After years of mindlessly swiping and scrolling through dating apps, I have surely seen the talent pool this side of the Mississippi has to offer: men with fish, men with guns and men with God (not pictured, but, like, there’s a cross somewhere). At this point, the flirtations are stale, and my travels into the world of online dating have equipped me with some sound advice. So, as an expert of dating sites and someone who is vaguely aware of the shape of the opposite sex, I have collected advice for successful online dating.
1. Stop promoting your content.
Alright, I get it. You think your new film script is really smart or your photography of shoes or various naked women is cool and artsy, but I assure you that no one else does. This advice comes from someone who, too, was guilty of bragging — the world of Bumble is not ready for someone who freely owns their hobbies, like me, bolstering my stats of having an impossibly magnetic ass, sound prophetic visions and various crafted libations and elixirs. All it does is attract commentary on your precious work, and also, no one cares about your study of Tarantino’s use of red lighting.
2. Rethink your posted pictures.
I have never felt safe looking at a group of men consuming alcohol, and the same applies to seeing an image of some dude and his friends on Tinder.
3. Up your texting game, baby!
This advice is a crucial. I cannot stress enough: no one will be excited by what you think is a flirty joke.
4. This sucks. This absolutely sucks. I’m so sorry.
I’m pathetic. The online dating game has consumed me and taken my soul with it. While I’ve found some pretty incredible #thumbgains, I lost my heart in the process. The Tinder dating pool is the abyss: surely, I thought, I can stare unwittingly into this unblinking chamber of poorly flexed men and their weirdly offset nipples and still keep my soul intact. I was wrong. This will be my last entry. I’m sorry.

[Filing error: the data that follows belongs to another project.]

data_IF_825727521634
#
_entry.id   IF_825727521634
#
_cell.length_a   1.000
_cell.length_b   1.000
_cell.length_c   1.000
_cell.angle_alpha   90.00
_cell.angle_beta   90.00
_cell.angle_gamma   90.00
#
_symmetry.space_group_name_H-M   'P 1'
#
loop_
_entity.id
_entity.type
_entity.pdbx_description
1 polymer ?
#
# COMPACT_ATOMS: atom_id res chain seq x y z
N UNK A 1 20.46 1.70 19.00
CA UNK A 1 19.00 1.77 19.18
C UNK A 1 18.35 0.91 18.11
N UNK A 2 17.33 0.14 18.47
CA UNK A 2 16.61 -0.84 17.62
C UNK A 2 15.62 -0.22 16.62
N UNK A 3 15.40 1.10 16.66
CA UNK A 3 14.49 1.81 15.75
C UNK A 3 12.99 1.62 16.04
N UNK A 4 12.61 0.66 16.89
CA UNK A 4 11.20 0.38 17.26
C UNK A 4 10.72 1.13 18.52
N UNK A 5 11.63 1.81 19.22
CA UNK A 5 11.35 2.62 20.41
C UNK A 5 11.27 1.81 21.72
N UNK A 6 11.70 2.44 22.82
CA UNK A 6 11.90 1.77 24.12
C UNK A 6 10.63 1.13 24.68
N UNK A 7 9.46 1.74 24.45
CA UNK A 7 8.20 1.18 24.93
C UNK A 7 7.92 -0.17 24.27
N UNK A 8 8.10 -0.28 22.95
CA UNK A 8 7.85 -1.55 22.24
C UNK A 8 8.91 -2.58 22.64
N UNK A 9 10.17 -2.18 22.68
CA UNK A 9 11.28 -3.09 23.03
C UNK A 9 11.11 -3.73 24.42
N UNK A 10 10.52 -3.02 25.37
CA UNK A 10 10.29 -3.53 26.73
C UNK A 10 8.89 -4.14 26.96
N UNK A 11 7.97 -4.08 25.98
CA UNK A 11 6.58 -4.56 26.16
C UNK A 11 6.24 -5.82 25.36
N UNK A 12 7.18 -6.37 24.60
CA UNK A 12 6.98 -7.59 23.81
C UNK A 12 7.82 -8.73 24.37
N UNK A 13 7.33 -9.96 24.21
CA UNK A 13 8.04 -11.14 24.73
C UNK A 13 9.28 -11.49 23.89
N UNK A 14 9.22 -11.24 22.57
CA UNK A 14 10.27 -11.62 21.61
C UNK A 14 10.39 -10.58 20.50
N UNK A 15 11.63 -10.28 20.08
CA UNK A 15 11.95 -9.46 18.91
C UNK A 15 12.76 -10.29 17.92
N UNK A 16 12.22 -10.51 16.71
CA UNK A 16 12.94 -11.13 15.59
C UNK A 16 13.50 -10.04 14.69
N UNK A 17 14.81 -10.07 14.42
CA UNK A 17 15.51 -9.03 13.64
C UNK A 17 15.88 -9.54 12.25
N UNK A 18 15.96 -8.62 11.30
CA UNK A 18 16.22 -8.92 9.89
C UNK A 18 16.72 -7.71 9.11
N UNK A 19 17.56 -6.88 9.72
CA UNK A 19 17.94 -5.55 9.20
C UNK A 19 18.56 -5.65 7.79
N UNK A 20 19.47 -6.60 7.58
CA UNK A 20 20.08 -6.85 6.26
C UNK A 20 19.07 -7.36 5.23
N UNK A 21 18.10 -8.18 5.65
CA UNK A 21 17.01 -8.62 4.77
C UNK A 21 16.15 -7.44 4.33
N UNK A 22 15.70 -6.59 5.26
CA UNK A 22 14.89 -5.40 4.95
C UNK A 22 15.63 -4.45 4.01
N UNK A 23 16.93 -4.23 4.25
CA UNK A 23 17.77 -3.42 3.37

5. Hey, it’s me. I believe in love again.
Okay, I know I was all “I’m leaving, so let me wax poetic about losing my sanity,” and, like, that’s so embarrassing. ¿Cómo se dice “yikes,” am I right, ladies?
So, I went for a walk and packed my knapsack of meats and cheeses for a delightful, restorative day in the woods, ready to enjoy the atmosphere that is undeniably inhabited by the usual magic toads and singing bulrushes. Then I saw her: cloaked and exuding a powerful aura as she left provocative candies for the local rowdy children of the woods, she looked at me, eyes gleaming a deadly yet intoxicating red. She walked away, but it was clear from the tilt of her robes she wanted me to follow.
We landed in the Bog, her home a tattered mess of moss and slime. As a seduction tool, I had acquired the tools of romance — namely toxic sludge, enhancers for my sugary sweet feminine pheromones and a fish. I presented the trout to her, and in a raspy voice, she replied, “It looks as if it would be very easy to bite that raw.” And she did. Girlboss!
Weeks of passionate love consume me. I help her set traps for the woodland children and trip over lazily besprinkled bones. She whispers her thoughts about the ebb and flow of the tides that we humans call “thoughts,” prophecies about the harvester’s moon and asks me if there is any gasoline she can try to huff. Her sheets are, of course, algae, but I find the little bugs that live in her bed charming and friendly.
6. I was wrong about love.
From one girl blogger to another, it is with heavy heart that I inscribe the following: even in the arms of the Witch of the Bog, love is a fruitless thing, a careless creation of our lonely psyche. We are empty vessels desperately trying to find something to bridge this abscess, and guess what? It won’t be in the bony arms of a centuries-old Baba Yaga.
Okay, we got in a fight. Okay, she cursed my descendants to a life of pig noses. Okay, I desperately miss her and the way her teeth would drip droplets of blood when she was done with the local children.
I think I’m going to call her.